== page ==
I had my own talk show and interviewed John Lennon, Elton John and other rock stars who came through the station. Sometimes Joe Cerrell would bring political guys to the studio. Hubert Humphrey, Pat Brown, George Mosconi, Joe Alioto, members of Congress, all those folks.
Did you ever interview Cerrell?
Yes, because after a while, we used Joe as a political commentator. Nowadays everyone is a commentator, but in those days, consultants didn’t appear on radio and TV. He provided insights on the Democratic side and we had another on the Republican side.
How did you get into public relations?
Radio was great but it got repetitive so I quit. I was looking for a new job and I called Joe. They had an opening for someone to write press releases, so I said, “Let’s give it a shot.” That was the turning point of my career.
Do you regret leaving radio?
It was never the most secure job – you live and die by ratings. I had done everything I could. It was time to change.
Any worries about making the jump to a new profession?
One of my big apprehensions was “going to the dark side,” as journalists called PR back then. But my PR career started in 1977 and it’s still going strong with no signs of letting up. I’ve had bad days – everybody does – but there’s never been a day when I didn’t want to come to work. When you repeatedly get out of bed and say, “Do I have to go to work?” it’s time to change your profession or your job. That’s never happened to me.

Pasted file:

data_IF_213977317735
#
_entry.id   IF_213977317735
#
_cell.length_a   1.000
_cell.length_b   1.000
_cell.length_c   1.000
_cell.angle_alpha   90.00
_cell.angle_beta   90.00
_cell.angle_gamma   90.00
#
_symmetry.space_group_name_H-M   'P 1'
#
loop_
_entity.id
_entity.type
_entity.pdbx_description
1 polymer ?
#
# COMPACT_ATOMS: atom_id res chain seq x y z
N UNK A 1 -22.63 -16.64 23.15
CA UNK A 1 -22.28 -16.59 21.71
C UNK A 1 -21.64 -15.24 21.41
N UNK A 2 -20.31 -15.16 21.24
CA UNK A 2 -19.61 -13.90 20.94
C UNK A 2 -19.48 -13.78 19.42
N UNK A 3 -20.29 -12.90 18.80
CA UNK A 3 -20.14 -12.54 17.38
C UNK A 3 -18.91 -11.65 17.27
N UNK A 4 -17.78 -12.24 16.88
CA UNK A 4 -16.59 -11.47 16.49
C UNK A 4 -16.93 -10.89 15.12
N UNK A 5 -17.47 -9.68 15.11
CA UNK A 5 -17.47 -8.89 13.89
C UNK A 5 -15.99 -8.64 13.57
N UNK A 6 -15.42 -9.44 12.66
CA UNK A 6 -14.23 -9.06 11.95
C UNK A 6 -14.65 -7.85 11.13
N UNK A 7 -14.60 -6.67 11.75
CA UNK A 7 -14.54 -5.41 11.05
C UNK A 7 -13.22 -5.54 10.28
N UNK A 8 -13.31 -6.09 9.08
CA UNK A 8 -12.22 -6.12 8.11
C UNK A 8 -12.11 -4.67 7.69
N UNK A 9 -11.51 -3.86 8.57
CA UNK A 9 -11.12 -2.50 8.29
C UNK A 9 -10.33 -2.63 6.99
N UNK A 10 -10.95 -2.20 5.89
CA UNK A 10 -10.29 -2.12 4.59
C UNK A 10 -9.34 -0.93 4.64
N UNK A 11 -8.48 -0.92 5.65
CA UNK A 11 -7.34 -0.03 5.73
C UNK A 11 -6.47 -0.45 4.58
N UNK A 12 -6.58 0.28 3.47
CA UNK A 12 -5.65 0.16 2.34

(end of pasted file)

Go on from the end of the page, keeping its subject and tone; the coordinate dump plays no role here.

Were there any surprises?
I started writing press releases and putting on press conferences while Joe and Lee, his wife, ran the company. What Joe didn’t’ know is that I had never written a press release. I had never organized a press conference, although I had attended hundreds. I learned on the fly. I didn’t make it up – I learned from people in the business.
Why did Joe Cerrell like you?
I was outgoing. We were both baseball fans. He loved the Yankees; I loved the Red Sox. I’m a bit of schmoozer. Of course, Joe was king of the schmoozers so I learned from the best. We just hit it off.
How did you become CEO?
In 2006, Joe sold the company to the management team. I had been president since 1985 and run the day-to-day operations. I learned from him about running the business. It was a gradual transition after 2006. We ran the operation as Joe started slowing down until his death in December 2010. That period was good grooming.
What do you remember about Joe’s work style?
He worked seven day a week. He wasn’t a big sports guy – had a boat but never used it. Not a big reader. But he taught me how to run the business because he loved this place.